Perceptions and experiences of patients and clinicians in anal cytology screening and high resolution anoscopy

: a hermeneutic phenomenological study

  • Anosha Madanjith Sirpath

Student thesis: Doctoral ThesisDoctor of Philosophy

Abstract

Background
Anal Intraepithelial Neoplasia (AIN) is a well-recognised precursor for invasive squamous anal cancer. The prevalence of anal cancer is increasing in people living with HIV. This hermeneutic phenomenology study explores the perceptions and experiences of patients and clinicians in anal cytology screening and high resolution anoscopy in sexual health clinics in the UK.

Methods
This study was conducted in the interpretative paradigm using hermeneutic phenomenology informed by Heidegger. A purposive sample comprising 14 patients and 8 clinicians was recruited. In-depth unstructured interviews were conducted between May and June 2014. Interpretive phenomenological analysis (IPA) was used to develop in depth interpretations of participants’ perceptions and experiences of anal cancer screening. Data were analysed using the six stages in the analysis process i.e. immersion, understanding, abstraction, synthesis and theme development, illumination and illustration of phenomena, integration and critique.

Findings
Five themes emerged from the data from both patients and clinicians: psychological effects of anal cancer screening, screening procedures, education, knowledge and training, social and sexual activity, guidelines and practices. Findings of this study demonstrate that anal cancer screening is acceptable, but tolerability is variable; education, knowledge and information on anal cancer screening is limited to the media, press, magazines and those clinicians offering screening at their sexual health clinics in the UK. Although the social life of most patients was not affected, their sexual activity was affected. This study suggests that a screening program as part of routine HIV care in an outpatient sexual health clinic.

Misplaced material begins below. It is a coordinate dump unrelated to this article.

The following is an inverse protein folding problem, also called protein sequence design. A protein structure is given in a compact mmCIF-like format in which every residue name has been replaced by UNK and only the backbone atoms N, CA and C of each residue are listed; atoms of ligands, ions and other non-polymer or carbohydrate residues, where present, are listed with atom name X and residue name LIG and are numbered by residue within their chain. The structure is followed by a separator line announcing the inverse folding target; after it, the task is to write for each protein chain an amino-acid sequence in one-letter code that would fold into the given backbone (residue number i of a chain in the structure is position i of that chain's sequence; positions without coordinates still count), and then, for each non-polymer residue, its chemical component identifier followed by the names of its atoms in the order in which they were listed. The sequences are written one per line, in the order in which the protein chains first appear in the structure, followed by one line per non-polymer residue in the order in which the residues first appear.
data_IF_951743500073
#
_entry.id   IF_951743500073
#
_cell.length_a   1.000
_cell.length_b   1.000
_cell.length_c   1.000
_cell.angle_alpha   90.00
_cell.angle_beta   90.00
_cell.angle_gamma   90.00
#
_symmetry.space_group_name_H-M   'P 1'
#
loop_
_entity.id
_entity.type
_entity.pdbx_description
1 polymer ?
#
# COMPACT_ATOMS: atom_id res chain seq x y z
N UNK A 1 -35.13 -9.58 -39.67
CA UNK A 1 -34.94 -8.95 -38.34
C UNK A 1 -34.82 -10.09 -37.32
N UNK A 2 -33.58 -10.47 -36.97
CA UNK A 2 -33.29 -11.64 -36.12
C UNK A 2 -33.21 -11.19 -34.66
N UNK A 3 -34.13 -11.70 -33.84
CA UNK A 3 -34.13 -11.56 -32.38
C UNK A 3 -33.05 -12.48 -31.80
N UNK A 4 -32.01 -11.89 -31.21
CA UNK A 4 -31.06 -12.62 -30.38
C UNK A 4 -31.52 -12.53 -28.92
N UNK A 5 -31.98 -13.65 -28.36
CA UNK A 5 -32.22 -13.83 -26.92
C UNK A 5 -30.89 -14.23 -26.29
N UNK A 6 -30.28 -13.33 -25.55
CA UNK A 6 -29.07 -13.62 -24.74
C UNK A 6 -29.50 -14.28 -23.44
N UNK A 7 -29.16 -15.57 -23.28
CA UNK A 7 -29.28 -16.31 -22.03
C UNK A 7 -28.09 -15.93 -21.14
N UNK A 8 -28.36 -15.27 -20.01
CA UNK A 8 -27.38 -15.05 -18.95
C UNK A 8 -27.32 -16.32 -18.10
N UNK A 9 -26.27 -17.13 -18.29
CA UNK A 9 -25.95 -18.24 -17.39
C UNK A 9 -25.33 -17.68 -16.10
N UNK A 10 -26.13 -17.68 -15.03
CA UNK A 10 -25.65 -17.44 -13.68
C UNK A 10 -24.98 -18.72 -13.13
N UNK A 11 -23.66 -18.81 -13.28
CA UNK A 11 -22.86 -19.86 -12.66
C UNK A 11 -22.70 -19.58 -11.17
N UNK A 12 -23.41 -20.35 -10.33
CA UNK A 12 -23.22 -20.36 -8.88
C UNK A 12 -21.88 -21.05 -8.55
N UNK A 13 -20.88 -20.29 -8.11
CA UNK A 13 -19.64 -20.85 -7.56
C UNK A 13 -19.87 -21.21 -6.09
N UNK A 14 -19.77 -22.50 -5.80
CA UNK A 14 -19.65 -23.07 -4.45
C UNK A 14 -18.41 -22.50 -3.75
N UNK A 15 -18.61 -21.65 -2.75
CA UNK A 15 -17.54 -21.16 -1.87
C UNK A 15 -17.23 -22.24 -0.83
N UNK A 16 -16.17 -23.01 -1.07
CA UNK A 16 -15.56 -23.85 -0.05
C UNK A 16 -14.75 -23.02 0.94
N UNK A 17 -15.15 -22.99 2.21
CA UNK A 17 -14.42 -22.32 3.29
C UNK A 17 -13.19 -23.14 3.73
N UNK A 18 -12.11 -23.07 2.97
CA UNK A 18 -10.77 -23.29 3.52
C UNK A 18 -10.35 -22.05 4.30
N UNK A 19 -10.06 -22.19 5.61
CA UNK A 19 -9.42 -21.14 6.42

Conclusion
Anal cancer screening benefits outweigh any psychological harm caused by tests and diagnostic procedures for people living with HIV. The emotional responses highlighted were not associated with significant psychological harm. Anal cancer screening should be considered in future guidelines in the UK for people living with HIV.
Date of AwardJun 2020
Original languageEnglish
Awarding Institution
  • Coventry University
  • Buckinghamshire New University

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